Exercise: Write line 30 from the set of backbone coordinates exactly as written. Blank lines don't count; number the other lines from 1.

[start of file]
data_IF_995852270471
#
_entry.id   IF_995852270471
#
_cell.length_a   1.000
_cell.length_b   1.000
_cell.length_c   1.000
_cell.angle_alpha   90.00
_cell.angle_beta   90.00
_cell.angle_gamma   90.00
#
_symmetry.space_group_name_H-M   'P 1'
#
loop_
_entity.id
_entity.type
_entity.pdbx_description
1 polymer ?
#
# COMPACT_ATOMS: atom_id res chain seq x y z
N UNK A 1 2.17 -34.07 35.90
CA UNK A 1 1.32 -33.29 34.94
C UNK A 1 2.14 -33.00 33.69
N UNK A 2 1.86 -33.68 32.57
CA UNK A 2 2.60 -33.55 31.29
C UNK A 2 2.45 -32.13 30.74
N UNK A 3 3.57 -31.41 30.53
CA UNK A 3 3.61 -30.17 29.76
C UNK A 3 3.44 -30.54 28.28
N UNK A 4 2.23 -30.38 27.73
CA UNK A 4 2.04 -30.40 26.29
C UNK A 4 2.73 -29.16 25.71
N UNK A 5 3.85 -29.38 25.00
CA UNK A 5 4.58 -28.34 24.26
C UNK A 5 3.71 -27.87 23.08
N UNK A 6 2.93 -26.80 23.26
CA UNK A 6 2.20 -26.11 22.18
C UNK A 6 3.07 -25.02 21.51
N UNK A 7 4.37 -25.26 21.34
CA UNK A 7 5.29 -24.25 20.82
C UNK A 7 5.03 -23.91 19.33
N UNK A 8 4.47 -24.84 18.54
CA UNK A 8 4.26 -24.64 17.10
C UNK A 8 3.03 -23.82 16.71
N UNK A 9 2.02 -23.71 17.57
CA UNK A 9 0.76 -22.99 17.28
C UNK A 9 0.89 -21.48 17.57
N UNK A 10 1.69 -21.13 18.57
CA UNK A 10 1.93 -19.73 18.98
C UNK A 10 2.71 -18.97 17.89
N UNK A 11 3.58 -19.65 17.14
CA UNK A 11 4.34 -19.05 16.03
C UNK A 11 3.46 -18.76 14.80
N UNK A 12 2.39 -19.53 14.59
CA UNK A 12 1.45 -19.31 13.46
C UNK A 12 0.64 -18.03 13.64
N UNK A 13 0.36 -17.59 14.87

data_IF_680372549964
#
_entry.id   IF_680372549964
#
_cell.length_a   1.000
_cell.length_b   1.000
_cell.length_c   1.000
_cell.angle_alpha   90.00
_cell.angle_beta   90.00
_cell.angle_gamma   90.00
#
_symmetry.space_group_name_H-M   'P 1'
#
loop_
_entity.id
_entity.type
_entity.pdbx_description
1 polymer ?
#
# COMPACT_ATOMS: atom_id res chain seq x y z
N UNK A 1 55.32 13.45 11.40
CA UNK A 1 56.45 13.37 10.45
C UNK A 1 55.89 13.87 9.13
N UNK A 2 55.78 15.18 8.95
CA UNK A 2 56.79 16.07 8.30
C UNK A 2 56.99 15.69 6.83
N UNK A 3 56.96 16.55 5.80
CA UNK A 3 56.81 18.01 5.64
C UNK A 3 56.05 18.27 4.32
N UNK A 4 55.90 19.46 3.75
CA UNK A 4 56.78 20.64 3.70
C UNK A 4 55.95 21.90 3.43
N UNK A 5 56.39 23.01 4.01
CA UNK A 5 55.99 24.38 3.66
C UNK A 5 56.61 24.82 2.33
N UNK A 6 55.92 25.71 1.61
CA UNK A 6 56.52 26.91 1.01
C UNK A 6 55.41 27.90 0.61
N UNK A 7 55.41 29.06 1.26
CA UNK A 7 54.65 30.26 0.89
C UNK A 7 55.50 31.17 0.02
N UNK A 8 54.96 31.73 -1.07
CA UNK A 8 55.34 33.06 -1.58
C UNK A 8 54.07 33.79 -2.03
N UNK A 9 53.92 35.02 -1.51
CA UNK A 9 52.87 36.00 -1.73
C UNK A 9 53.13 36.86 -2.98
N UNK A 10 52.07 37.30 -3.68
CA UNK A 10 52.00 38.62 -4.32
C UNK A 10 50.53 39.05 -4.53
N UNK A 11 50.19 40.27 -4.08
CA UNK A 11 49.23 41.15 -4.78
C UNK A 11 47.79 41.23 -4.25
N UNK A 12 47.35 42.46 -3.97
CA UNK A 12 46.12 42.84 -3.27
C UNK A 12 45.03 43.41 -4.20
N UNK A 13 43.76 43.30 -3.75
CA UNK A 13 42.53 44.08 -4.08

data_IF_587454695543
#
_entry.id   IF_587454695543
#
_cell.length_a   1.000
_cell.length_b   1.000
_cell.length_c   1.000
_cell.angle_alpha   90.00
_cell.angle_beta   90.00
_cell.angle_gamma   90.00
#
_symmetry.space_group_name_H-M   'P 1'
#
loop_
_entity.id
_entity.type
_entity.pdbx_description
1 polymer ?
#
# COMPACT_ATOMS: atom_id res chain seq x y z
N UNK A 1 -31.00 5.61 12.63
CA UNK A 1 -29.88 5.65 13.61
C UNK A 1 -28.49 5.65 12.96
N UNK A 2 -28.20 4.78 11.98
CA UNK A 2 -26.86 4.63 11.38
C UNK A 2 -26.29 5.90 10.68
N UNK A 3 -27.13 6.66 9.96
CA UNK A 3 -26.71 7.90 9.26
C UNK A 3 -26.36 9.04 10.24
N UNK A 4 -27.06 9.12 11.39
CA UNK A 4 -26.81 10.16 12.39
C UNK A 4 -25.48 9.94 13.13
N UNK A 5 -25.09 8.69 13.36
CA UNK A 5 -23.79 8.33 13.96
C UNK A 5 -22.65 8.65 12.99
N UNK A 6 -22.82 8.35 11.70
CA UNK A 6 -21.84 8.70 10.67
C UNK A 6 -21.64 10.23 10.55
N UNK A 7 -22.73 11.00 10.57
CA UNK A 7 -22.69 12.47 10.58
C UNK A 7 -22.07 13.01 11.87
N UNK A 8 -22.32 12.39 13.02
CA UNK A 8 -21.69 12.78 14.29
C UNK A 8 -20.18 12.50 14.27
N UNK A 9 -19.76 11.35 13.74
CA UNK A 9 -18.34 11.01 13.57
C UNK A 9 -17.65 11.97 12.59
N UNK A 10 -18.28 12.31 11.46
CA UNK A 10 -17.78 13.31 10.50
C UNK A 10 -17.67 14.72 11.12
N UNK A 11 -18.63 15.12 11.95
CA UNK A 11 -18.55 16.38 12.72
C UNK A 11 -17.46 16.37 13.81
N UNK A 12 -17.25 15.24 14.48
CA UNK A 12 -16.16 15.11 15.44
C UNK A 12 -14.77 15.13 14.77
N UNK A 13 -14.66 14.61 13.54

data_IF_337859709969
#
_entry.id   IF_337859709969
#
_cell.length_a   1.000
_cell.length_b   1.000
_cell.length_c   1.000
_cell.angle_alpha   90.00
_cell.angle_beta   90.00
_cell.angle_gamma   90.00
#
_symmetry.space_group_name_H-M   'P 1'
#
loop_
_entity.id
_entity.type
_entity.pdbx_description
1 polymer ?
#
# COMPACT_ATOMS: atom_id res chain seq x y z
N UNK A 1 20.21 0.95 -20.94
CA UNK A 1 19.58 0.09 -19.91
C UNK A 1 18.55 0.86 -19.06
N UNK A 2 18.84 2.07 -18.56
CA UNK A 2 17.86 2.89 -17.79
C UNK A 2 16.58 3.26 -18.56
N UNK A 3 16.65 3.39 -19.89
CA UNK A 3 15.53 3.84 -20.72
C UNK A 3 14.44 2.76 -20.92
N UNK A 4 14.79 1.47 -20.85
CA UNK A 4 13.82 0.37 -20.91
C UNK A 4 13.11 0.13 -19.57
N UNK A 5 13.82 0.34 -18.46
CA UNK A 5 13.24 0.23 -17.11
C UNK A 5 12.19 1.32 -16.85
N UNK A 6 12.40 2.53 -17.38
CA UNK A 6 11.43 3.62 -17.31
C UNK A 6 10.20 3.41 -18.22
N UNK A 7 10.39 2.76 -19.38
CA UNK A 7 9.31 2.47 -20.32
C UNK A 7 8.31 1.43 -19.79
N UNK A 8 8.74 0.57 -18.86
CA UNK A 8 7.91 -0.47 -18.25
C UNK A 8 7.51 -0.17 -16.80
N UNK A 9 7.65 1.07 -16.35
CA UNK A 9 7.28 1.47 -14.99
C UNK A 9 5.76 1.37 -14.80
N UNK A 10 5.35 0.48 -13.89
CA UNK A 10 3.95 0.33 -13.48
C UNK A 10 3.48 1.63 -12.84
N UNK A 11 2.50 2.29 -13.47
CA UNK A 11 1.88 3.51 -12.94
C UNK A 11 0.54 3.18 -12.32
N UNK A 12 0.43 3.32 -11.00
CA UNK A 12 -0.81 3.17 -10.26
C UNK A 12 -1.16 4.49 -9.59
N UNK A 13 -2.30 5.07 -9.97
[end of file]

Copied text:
N UNK A 4 2.23 -30.38 27.73